Losing his parents at a very young age, Dr. Sean Doorn, a Georgetown, Guyana-born educator, views this time of the year as his least favorite, simply because his mother died a few months before the Christmas season, and later, his father died, memories, despite sad, helped him to toughen-up, and strive for excellence during his life’s journey.
A school psychologist with the New York City Department of Education for the past eleven years, Dr. Doorn remembers spending most of his younger life constantly ill, to the point, where he was hospitalized, and at home in bed, missing out on his formal years of education.
His mother back then, was a staff member at the Georgetown Public Hospital, and not afforded time-off to spend much time with her ill son, after doctors gave up on him and sent him home on many occasions. During those times however, young Sean, fantasized about what his life would be like.
As he laid in bed, he told his younger self that when he was out of his situation, he would accept his past, embrace the present, anticipate his future, and work on these fantasies to make them realities, and do whatever it takes to ensure that anyone he came into contact with, “I would engage them, and ask them in return, to do the same for the next person.”
After migrating to the United States, and with the help of relatives and friends, he worked through the hardships his parents experienced, like, not having the financial means to send him to college, yet holding on to a traditional Guyanese Christmas.
Now a graduate of Touro College, New York, with Master’s Degrees in Psychology and Mental Health Counseling, this young man is determined and committed to sharing his skills to help others like him, who experienced difficulties while growing up.
Dr. Doorn who has been a behavior intervention specialist for the past 11 years for various New York City nonprofit agencies, thanked Caribbean nationals for paving the way for future generations, like his parents did for him.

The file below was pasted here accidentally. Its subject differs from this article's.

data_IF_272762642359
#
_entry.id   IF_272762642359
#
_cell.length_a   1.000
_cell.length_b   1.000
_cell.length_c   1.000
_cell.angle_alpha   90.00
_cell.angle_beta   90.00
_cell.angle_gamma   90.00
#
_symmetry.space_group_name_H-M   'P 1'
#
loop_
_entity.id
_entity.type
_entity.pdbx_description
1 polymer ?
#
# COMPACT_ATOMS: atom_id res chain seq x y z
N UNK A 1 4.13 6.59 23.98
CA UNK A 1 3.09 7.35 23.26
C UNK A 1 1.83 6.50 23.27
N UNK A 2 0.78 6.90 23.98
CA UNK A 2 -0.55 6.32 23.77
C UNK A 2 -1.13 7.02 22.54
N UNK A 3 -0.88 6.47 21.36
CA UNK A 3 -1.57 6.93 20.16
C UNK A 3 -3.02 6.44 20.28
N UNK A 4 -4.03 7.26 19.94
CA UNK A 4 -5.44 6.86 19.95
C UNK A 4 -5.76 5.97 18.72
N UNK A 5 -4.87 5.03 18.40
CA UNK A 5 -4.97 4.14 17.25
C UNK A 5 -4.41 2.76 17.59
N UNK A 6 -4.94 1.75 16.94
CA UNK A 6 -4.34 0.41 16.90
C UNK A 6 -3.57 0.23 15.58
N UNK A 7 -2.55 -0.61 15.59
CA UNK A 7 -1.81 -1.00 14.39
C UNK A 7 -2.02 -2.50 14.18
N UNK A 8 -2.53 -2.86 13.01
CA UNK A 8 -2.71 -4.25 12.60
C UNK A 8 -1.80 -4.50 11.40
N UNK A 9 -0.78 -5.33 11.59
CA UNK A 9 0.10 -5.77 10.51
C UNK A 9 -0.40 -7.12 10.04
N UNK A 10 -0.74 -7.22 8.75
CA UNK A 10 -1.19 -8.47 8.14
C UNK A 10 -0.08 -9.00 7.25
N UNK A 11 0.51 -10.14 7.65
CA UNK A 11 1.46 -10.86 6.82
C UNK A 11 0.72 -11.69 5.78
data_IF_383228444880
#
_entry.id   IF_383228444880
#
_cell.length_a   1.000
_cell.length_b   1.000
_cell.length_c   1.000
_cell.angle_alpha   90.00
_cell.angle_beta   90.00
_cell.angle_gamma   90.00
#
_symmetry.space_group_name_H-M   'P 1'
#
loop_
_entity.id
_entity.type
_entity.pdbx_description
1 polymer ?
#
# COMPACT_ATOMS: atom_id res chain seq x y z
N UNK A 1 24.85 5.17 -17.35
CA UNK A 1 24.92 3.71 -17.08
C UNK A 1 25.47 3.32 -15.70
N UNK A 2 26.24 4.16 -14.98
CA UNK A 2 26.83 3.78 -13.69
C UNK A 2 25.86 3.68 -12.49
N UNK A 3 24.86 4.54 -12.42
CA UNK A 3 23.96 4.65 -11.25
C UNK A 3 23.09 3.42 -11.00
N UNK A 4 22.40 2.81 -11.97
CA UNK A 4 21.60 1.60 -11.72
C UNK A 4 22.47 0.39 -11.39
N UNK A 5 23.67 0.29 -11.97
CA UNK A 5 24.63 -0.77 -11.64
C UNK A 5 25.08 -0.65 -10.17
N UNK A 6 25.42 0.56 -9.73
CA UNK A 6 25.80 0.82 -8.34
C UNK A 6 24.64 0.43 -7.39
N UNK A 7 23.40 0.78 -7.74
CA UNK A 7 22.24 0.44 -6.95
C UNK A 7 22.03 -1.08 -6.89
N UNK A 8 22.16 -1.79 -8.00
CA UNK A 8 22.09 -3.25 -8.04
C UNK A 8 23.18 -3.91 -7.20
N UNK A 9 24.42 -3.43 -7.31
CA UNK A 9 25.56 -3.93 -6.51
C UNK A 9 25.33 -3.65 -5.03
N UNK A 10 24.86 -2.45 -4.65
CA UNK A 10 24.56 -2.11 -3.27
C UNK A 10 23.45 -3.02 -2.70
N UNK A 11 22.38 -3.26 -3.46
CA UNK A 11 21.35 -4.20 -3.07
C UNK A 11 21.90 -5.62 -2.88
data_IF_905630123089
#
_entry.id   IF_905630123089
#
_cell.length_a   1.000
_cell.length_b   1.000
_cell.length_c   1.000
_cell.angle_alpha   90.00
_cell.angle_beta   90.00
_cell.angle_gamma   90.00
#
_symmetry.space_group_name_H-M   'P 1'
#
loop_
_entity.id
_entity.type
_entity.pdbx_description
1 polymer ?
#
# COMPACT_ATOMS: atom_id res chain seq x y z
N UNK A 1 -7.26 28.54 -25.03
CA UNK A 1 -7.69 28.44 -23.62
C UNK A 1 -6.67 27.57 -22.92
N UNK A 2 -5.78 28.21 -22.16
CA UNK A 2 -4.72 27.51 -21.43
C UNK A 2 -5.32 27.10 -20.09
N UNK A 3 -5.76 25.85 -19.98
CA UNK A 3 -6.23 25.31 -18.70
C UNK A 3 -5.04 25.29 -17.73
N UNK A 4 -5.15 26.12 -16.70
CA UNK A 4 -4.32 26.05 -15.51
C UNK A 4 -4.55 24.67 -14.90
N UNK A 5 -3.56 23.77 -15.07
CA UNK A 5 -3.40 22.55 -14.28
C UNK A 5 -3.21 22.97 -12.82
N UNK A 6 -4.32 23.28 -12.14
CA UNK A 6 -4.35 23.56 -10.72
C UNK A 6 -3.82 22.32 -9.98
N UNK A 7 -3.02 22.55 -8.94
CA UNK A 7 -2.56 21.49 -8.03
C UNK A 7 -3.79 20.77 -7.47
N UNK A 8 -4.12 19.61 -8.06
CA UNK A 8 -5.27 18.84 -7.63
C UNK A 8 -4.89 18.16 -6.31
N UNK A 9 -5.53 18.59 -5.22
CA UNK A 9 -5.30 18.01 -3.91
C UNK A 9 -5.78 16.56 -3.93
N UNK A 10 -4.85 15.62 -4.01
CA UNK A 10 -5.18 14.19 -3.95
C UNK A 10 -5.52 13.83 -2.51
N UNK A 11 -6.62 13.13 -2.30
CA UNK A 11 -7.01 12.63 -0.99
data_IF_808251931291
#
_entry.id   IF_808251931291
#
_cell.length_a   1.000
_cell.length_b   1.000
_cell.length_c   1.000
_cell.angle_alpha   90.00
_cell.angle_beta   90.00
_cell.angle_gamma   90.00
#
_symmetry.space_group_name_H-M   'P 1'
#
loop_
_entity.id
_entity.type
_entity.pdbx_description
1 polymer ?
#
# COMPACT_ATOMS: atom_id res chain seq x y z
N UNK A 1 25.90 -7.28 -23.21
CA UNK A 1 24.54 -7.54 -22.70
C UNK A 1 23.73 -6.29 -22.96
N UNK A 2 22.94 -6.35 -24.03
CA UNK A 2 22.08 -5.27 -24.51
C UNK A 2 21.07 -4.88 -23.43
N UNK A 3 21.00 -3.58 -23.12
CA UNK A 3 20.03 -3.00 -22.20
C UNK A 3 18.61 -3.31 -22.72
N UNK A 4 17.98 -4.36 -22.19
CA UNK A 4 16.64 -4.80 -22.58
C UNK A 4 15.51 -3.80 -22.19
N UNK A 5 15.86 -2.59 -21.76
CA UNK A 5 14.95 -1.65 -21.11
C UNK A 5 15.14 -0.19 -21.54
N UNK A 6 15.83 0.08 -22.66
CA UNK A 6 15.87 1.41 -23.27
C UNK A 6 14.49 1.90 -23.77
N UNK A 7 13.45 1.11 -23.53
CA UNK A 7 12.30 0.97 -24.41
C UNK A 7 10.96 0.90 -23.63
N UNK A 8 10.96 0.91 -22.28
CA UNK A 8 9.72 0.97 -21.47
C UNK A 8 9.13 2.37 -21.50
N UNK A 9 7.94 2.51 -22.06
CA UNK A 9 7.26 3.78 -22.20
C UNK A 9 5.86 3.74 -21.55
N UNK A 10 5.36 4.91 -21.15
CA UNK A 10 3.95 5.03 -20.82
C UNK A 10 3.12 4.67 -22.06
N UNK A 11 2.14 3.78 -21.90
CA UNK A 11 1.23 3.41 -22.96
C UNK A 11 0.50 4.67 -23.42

“My parents could not afford to send me to college, but if the love they had for me could have converted to money, I would have paid for Harvard University in one week,” he stated.
An inspiration to youths, the adjunct professor at Touro College Graduate School of Education and Psychology, and part-time lecturer at the Adelphia University Graduate School of Social Work, called on compatriots to appreciate their living parents, and reach out to help those in need.
Dr. Doorn, who captivated the audience during his keynote speech at the recent Caribbean American Social Workers Association’s 15th Annual Christmas event, has served on a Mental Health Awareness Month panel that focused on the Black Community.
He presented his research, titled “What are the Lived Experiences of Parents Regarding Special Education Service Decisions For Their Children, and Their Interactions with School Officials” at the Society for Social Work Research (SSWR) Conference in Washington, D.C., in January 2018. He is also a life-member of Alpha Phi Alpha, Fraternity Incorporated, and chapter member of the Pacesetters chapter of Lion’s International.
His whole life slogan “Optimistic Soul – Accepted past, embracing the present and anticipating future, as I turn boyhood fantasies into manhood realities,” are principles he uses to influence young men and women to strive for excellence, despite their adversity.